Presidents’ Day weekend travel

Escape to an historic hotel where U.S. Presidents have stayed for the three-day Presidents’ Day weekend Photo: The Homestead

WASHINGTON, February 12, 2013 — This Presidents’ Day weekend, take off with history.  These iconic American hotels all have an important link with the country’s past.  And, yes, U.S. Presidents have stayed in all of them.

Known as the “Hotel of Presidents,” The Renaissance Blackstone, Chicago Hotel has hosted twelve U.S. Presidents.  It also happens to be home to the most famous room in American political history,  the “Smoke-Filled Room,” where Republican leaders brokered the presidential nomination of Warren G. Harding during the 1920 convention.

Famous smoke-filled room at The Blackstone in Chicago/Image by The Renaissance Blackstone Chicago

 

The Homestead in Hot Springs, Virginia opened in 1766, ten years before the American Revolution.  Guests can choose any one of the five Presidential Suites which have been named after the resort’s famous guests.  Some of the suites each feature two master bedrooms, two bathrooms, a parlor, an entry foyer and a wide porch overlooking the Allegheny Mountains.  No matter which room you choose, all guests should plan to have a cocktail in the Presidents Lounge surrounded by portraits of the 22 visiting Presidents.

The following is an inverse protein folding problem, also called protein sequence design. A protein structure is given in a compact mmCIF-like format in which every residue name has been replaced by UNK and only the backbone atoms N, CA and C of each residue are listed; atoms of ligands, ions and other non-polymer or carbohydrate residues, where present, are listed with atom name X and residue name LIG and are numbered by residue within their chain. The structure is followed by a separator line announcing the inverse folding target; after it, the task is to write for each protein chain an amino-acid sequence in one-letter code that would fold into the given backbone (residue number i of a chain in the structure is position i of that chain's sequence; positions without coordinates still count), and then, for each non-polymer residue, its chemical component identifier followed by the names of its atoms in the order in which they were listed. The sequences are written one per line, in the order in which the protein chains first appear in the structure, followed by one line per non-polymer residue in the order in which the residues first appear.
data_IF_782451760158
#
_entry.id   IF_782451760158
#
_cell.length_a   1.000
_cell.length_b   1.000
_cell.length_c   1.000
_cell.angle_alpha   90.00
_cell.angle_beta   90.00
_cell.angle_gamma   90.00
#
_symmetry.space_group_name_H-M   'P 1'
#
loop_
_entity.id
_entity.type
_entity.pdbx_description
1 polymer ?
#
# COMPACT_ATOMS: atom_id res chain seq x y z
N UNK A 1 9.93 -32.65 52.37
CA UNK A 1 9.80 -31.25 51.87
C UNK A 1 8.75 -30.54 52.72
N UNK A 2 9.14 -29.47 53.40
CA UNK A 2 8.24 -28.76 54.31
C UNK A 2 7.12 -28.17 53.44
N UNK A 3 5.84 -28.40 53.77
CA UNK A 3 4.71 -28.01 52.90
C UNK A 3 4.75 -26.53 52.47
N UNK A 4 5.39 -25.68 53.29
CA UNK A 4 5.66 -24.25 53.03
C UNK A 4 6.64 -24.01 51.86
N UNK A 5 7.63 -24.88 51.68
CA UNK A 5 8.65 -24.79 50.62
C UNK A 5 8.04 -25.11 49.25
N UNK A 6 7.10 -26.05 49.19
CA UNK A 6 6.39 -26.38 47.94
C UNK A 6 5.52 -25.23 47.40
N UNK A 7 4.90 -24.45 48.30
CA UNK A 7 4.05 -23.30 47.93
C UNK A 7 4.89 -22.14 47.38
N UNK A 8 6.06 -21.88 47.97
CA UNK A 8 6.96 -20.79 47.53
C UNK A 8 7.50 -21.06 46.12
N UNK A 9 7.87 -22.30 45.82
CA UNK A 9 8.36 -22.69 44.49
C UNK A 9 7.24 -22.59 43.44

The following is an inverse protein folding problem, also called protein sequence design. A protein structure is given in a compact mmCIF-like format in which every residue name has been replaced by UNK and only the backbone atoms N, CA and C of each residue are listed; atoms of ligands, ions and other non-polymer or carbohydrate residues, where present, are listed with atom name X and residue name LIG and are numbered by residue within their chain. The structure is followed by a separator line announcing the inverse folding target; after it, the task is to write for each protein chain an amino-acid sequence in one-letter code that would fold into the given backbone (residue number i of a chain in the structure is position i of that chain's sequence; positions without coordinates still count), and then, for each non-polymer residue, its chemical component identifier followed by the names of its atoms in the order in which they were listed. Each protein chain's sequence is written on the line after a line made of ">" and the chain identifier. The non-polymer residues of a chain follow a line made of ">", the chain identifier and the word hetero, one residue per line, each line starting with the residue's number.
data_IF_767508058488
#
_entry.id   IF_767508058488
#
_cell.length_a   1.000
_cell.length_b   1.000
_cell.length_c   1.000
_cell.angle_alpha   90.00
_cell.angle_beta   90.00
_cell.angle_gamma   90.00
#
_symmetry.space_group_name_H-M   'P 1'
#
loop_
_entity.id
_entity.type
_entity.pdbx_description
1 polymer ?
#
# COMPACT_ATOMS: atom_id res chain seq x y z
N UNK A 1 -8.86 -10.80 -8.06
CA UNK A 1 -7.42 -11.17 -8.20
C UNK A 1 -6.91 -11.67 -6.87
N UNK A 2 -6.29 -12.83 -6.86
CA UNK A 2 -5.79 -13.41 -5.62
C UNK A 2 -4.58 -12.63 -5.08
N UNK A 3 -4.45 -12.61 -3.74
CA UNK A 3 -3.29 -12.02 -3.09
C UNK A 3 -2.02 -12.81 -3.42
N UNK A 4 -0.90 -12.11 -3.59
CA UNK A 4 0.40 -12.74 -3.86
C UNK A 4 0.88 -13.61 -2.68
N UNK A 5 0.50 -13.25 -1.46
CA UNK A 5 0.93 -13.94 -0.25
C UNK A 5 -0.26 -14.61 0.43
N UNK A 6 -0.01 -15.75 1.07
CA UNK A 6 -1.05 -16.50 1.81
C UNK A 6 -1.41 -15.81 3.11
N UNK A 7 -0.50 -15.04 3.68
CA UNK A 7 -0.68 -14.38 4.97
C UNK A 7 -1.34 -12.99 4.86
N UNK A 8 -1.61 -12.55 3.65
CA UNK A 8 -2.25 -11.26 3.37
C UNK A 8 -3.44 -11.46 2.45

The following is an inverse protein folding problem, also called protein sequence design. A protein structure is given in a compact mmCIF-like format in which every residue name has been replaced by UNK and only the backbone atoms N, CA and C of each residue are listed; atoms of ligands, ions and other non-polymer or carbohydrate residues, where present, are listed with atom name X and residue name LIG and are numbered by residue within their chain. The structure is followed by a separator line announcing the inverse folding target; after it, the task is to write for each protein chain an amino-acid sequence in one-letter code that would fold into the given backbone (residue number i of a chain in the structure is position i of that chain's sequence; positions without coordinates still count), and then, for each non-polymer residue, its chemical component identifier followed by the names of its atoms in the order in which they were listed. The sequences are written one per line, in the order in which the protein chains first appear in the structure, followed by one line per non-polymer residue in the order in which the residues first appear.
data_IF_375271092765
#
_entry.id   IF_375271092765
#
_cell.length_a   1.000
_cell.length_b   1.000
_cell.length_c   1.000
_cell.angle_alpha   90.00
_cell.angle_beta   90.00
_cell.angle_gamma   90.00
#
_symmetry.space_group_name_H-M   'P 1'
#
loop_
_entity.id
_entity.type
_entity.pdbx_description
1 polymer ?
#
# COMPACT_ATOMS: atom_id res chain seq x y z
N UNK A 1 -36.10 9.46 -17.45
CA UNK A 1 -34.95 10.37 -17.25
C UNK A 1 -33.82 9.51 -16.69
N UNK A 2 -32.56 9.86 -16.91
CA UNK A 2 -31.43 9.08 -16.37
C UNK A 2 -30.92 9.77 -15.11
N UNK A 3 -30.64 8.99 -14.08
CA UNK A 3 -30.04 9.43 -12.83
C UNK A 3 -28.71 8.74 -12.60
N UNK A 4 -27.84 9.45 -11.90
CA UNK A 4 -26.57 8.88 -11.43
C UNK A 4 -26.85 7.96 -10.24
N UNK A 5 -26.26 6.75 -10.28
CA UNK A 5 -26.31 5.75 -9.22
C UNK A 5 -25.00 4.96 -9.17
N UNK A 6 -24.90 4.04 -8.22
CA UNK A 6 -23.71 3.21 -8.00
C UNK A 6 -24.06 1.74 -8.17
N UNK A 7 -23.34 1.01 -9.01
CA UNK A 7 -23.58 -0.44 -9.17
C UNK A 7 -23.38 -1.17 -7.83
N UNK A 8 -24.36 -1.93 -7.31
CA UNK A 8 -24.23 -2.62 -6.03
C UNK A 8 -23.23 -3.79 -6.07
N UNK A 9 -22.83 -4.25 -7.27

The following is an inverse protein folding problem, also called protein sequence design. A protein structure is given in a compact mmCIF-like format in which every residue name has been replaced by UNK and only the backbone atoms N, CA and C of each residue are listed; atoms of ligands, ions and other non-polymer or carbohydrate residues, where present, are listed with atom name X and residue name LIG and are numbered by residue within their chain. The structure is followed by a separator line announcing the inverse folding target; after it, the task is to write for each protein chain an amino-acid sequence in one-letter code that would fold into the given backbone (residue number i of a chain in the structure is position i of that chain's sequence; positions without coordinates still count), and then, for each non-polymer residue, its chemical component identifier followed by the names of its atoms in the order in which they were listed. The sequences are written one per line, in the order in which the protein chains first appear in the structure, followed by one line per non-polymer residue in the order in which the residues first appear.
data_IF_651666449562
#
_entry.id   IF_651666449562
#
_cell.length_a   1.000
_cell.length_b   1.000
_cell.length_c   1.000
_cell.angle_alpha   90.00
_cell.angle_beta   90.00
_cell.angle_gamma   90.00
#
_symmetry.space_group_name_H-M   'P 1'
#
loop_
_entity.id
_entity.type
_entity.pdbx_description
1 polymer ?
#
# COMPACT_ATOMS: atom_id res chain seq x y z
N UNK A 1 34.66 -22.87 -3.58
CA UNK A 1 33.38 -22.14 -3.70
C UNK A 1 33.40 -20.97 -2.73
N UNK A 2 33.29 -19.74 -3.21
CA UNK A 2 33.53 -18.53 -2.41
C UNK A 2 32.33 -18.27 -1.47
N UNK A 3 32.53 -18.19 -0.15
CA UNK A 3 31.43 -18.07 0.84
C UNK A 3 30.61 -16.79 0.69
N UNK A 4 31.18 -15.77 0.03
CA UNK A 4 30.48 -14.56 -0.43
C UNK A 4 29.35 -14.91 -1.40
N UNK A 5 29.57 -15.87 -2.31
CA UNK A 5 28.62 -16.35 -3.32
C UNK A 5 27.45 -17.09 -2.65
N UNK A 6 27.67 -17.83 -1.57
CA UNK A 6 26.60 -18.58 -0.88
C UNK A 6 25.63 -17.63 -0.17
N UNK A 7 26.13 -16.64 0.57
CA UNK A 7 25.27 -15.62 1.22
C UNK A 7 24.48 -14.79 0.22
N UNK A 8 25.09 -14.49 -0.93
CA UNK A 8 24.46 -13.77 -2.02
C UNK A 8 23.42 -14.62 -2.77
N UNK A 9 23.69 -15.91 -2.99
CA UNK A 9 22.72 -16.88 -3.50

Eleven U.S. presidents have been guests at the Omni Bedford Springs Resort & Spa in Pennsylvania.  For a taste of the Presidential life, stay in the James K. Polk Suite located on the top floor.  The suite, which has two bedrooms, also features sweeping views of the Cumberland Valley.

Turning 100 this year, The Grove Park Inn in Asheville, North Carolina has hosted ten presidents, most recently President Barack Obama.  Like Presidents before him, Mr. Obama stayed in the Presidential Suite during his most recent visit. At once rustic and luxurious, this hotel is quintessential is tucked in the Blue Ridge Mountains and has one of the best restaurants in teh city of Asheville.

 


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Andrea Poe

Andrea Poe is a veteran journalist, whose work has appeared in thousands of publications, including Town & Country, Marie Claire and Entrepreneur.  She is the author of several books and her work has appeared in many others, including anthologies and college textbooks. 

Andrea serves as editor of the Travel & Food section at The Washington Times Communities.  Her love of travel has led her to cover everything from remote villages in the Andes to her hometown of New York, from Paris to Pittsburgh, from Beijing to the Bahamas.  No matter where she travels, she likes to uncover the unusual and share with readers those often-overlooked aspects of a place and its people.  She dubs her column Raven’s Eye as a nod to her illustrious (and, yes, infamous) relative, Edgar Allan Poe, a writer who knew more than a little something about the quirky and unique.  

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